6. (5) Lauri Tukonen, RW – Los Angeles
Team in 2006-07: Manchester Monarchs (AHL)
In 2005 Tukonen’s career was facing a downswing after a mediocre sophomore season with Espoo Blues. A move to the AHL proved a good decision so far, as he tripled his points-per-game ratio from his previous minor pro season and turned from a disappointment into an all-star forward in the WJC. He could easily afford to double the year’s point total of 36 in the AHL before he needs to move to the NHL. To reach for such numbers already in 2006-07 would do wonders to show that he is indeed a go-to guy – the kind he seemed to project to when selected to play against semi-pros before even turning 15.
Tukonen boasts a rock solid array of puck skills and his speed and frame together are fitting for a power forward. At his worst he displays mediocrity that would limit him to the third line in the NHL, while at his best he looks like a genuine first liner. Where Tukonen will fall within this range depends on small nuances and is very difficult to predict.
7. (7) Valtteri Filppula, C – Detroit
Team in 2006-07: Grand Rapids Griffins (AHL)
Filppula has come a long way from the player who was physically incapable of playing in the WJC when underaged. Now he has gained more mass than most players with a frame like his ever will and has hardly any weaknesses left. Filppula’s first season with the Griffins was personally a complete success with 70 points in the regular season and 16 more in the playoffs. He also had the honor of becoming the first Finn ever to play for the Red Wings.
Filppula predicts plays like the best of them. He doesn’t get through the defense with speed and stickhandling alone: When he gets the puck, he knows exactly how far he can go with it. Once at the end of the line, he draws opponents to himself and dishes out a quick wrist shot or an accurate pass to an empty space. Soft hands, over 200 pounds of weight and exceptional balance make Filppula dominant in small spaces. The Wings are intent on making a scoring line forward of him, and they have every reason to expect results.
8. (14) Perttu Lindgren, C – Dallas
Team in 2006-07: Dallas Stars (NHL) / Ilves (FIN)
Lindgren raised his stock the most over the 2005-06 season of all the players featured in the top 30 last year. The finesse center turned 18 waiting for the season to begin and had no experience from playing against men, yet he held a third line spot night after night, eventually to move farther up in the line-up. He was an elite center in SM-liiga in the last third of the regular season, scoring 22 points in 18 games.
Even so, Lindgren wasn’t expected to be NHL ready. The Stars begged to differ and signed him to an entry-level contract, although with the catch that he would play either in Dallas or his native Tampere. Lindgren has to go a long way from the player he was last winter if he wants to make his impeccable stickhandling and hockey sense useful in the NHL already in 2006. For now his abilities work the best in the perimeter and against slower opponents. Still, only a handful of players are drafted each year whom Lindgren’s pucks skills can’t put to shame.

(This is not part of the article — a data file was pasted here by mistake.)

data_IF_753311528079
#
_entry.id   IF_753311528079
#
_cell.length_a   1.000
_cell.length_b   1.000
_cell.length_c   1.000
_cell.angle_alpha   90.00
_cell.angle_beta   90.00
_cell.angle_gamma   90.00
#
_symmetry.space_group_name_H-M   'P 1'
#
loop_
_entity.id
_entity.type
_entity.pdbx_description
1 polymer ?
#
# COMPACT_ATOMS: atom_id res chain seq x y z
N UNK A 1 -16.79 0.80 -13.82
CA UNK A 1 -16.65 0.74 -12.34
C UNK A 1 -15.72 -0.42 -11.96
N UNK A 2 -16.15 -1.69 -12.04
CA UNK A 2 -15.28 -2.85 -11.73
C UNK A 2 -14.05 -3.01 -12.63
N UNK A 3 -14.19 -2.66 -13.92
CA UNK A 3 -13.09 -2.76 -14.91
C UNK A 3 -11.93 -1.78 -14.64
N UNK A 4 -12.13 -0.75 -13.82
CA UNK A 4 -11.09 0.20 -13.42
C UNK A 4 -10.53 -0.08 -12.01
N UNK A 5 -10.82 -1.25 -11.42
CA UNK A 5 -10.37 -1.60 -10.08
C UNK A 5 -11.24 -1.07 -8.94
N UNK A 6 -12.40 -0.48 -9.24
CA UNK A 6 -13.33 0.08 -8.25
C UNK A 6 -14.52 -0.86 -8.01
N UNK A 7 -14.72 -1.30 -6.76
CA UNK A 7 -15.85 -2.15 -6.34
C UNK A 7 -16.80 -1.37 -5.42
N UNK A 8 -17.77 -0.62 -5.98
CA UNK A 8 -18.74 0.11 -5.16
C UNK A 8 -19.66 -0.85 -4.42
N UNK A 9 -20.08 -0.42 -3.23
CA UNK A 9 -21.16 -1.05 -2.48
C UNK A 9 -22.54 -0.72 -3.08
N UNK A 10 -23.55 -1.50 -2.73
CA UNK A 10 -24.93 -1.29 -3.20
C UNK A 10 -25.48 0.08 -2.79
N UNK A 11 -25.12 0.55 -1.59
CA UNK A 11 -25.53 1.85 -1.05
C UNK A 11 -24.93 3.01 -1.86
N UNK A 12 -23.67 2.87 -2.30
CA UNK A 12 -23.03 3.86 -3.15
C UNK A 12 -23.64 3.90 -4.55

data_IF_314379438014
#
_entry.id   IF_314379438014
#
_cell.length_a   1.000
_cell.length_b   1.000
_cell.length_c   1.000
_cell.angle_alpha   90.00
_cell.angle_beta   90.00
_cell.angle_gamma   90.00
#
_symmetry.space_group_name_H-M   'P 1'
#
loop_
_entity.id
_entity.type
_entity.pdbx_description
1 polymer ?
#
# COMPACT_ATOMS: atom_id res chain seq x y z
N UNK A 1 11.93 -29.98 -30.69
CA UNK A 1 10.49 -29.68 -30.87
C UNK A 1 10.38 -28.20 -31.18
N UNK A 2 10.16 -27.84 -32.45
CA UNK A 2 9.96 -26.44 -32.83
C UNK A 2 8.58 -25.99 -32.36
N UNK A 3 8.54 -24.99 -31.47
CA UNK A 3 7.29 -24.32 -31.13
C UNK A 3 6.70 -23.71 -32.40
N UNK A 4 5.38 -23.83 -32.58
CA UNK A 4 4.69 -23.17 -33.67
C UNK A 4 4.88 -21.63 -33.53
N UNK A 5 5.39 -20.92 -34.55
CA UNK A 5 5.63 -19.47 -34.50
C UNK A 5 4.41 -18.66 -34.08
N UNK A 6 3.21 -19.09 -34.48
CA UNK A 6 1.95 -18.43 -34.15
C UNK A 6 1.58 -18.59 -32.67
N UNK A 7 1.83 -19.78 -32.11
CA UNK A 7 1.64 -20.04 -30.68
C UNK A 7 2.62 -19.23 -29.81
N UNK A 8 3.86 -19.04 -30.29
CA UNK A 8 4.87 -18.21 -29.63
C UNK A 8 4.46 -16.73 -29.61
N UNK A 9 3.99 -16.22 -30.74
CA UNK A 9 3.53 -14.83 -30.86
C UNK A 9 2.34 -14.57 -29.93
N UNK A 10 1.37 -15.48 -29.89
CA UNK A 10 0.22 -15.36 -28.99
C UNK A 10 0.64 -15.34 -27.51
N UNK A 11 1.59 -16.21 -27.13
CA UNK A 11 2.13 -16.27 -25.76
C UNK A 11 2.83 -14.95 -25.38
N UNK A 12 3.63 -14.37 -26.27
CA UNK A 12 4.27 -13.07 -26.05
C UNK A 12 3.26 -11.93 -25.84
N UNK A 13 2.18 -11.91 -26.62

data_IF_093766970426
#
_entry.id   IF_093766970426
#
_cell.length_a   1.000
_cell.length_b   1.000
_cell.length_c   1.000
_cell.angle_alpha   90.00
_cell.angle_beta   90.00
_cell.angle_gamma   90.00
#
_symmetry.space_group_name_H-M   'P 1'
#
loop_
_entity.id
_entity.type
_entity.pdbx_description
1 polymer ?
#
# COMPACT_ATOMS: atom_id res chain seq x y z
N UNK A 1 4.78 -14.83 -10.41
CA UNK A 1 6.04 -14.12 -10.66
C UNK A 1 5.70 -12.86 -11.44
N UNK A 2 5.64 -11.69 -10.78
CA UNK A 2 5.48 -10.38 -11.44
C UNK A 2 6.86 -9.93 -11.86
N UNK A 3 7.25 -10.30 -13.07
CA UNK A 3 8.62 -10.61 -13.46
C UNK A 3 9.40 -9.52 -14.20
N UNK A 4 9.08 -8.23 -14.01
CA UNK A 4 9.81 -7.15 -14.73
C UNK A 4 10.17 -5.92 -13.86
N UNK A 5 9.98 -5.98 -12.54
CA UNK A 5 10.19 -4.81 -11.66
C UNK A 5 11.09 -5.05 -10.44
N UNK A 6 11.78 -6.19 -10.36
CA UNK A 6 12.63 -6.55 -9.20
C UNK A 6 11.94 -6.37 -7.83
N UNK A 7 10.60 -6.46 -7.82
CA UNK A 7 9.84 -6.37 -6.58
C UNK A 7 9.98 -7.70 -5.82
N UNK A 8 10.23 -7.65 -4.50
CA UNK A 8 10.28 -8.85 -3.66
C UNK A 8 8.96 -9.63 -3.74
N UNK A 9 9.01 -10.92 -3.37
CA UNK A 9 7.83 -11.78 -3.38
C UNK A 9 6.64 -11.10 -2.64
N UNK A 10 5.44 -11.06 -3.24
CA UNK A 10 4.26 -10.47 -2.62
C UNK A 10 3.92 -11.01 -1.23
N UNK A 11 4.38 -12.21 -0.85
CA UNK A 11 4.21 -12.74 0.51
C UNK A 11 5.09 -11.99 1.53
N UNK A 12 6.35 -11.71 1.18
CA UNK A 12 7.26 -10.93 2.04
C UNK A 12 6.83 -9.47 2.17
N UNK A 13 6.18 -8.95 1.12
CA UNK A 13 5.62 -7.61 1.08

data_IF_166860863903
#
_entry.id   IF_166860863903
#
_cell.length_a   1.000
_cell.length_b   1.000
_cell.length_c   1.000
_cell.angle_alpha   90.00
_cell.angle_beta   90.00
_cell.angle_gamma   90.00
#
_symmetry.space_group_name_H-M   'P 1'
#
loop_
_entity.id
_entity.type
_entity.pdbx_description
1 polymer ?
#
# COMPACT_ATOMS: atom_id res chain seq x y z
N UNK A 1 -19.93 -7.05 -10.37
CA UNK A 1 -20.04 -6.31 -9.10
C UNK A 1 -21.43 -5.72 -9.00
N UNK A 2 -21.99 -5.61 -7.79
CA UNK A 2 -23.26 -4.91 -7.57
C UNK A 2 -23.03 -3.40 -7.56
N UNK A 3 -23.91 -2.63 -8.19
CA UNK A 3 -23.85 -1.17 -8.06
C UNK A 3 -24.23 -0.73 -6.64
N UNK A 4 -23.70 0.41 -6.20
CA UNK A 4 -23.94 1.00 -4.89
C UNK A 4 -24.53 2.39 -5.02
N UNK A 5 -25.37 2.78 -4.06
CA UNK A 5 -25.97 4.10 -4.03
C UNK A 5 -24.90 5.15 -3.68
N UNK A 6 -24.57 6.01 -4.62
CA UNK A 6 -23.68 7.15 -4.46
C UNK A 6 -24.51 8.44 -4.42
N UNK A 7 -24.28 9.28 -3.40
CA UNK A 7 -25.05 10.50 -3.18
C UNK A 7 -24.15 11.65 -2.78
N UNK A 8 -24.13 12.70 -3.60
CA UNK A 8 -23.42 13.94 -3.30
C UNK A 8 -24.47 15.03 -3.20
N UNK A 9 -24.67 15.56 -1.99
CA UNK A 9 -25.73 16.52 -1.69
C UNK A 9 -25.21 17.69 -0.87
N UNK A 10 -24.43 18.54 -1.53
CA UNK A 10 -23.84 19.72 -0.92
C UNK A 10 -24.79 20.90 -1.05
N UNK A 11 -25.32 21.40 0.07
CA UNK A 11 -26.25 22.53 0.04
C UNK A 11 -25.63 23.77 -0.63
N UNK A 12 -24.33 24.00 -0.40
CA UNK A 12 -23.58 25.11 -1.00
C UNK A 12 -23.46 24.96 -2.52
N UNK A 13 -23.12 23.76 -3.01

9. (NR) Riku Helenius, G – Tampa Bay
Team in 2006-07: Ilves (FIN)
A star was born in the U18 World Championships. Up until then, Helenius was one of the two talented split starters of the Finnish team, but a silver medal and being named the best goalie of the tournament changed all that. Helenius is a big, conventional butterfly goalie. He has excellent movement in all directions, which grants him strong game-breaking abilities and potential as an NHL starting goalie.
The 2006-07 season will be an interesting one for Finland’s only fresh first-round pick. Ilves has one of the youngest and the most gifted goaltending tandems in history with Helenius as the backup of the 19-year-old Rask. If everything goes as planned, Helenius will get the right amount of starts for a rookie. There is also a good chance that the same duo will be seen playing for Finland in the World Junior Championships.
10. (10) Jarkko Immonen, C – New York Rangers
Team in 2006-07: New York Rangers (NHL)
Immonen left Finland in 2005 as a skilled and well-rounded but also as an oldish prospect. In his first year under NHL contract he dispelled as many worries about his future as one could hope. He appeared to be quicker and strong than before, scoring 70 points in the AHL and his first couple of goals in the NHL.
Immonen is ready for the show and not far from the roles he could be expected to fill for the rest of his career. That is promising, considering that the 24-year-old center doesn’t have that much development ahead of him. Immonen is suited for all kinds of situations like faceoffs and special teams, and thanks to sufficient speed and strength he could do everything asked of a second-line center in the NHL.
11. (11) Sean Bergenheim, RW – New York Islanders
Team in 2006-07: Yaroslavl Lokomotiv (RUS)
The winger known for his great speed ended up in Bridgeport early in the 2005-06 season. Bergenheim’s wheels seemed to be skidding on his career path, as he already had plenty of AHL experience under his belt. He moved up eventually and 28 NHL games over the spring season might have established his presence in the league for good if not for his contract disputes with the Islanders. He will play in Yaroslavl, Russia in 2006-07.